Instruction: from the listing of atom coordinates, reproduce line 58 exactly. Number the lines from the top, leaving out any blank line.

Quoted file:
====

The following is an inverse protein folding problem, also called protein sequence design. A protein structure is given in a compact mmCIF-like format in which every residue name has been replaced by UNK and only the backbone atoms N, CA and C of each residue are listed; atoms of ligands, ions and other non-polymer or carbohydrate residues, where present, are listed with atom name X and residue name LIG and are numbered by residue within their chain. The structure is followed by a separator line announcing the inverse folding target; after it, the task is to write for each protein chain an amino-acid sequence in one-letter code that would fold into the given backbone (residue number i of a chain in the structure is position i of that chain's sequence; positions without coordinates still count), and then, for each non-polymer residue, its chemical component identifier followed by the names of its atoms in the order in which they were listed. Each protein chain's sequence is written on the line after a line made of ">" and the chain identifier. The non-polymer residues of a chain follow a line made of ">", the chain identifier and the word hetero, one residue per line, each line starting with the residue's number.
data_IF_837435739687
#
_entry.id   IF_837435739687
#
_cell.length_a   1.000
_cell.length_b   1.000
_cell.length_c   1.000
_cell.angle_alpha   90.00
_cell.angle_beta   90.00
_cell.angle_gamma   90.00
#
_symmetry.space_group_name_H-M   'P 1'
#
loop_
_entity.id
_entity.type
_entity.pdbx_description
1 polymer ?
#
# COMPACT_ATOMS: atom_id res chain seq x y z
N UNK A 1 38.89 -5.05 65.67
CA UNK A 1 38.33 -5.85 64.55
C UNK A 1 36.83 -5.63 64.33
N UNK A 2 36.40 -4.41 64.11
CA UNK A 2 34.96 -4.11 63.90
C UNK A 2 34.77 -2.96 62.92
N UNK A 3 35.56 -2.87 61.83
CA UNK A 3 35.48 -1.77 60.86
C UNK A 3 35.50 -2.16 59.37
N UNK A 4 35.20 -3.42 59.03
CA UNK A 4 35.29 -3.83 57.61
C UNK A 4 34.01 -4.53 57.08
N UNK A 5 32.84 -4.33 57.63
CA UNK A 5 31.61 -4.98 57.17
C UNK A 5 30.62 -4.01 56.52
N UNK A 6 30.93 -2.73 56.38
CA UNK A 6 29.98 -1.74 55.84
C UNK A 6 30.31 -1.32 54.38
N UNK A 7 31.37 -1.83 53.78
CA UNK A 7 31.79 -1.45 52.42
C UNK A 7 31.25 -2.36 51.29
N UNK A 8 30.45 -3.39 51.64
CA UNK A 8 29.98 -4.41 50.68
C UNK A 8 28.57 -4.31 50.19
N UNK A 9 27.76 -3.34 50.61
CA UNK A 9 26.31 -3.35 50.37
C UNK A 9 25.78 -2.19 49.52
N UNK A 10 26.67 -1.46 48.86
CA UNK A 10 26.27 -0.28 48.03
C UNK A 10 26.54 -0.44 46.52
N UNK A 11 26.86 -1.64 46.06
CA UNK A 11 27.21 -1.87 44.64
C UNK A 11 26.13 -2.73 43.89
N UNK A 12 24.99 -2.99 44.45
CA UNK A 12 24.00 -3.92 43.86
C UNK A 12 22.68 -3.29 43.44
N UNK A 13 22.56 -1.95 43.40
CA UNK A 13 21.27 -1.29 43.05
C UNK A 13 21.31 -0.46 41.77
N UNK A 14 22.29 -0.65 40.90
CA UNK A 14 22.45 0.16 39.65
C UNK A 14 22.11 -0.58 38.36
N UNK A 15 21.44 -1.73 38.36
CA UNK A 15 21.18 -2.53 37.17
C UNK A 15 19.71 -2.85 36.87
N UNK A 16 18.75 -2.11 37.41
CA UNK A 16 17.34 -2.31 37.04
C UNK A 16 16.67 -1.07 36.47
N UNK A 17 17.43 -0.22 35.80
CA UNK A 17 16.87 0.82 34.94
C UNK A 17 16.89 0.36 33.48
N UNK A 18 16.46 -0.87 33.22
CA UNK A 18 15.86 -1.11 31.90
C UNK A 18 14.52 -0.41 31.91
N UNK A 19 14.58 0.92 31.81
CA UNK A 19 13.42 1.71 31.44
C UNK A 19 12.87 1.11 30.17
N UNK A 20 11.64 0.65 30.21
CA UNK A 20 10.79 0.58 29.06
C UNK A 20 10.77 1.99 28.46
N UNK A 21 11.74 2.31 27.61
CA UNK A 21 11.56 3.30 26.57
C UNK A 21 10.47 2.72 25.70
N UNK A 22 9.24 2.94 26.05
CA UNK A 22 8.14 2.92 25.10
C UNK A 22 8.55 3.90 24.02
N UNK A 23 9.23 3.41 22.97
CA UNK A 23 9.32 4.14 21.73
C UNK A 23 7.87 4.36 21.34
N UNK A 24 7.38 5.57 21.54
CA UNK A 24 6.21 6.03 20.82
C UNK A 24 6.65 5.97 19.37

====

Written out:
N UNK A 13 22.56 -1.95 43.40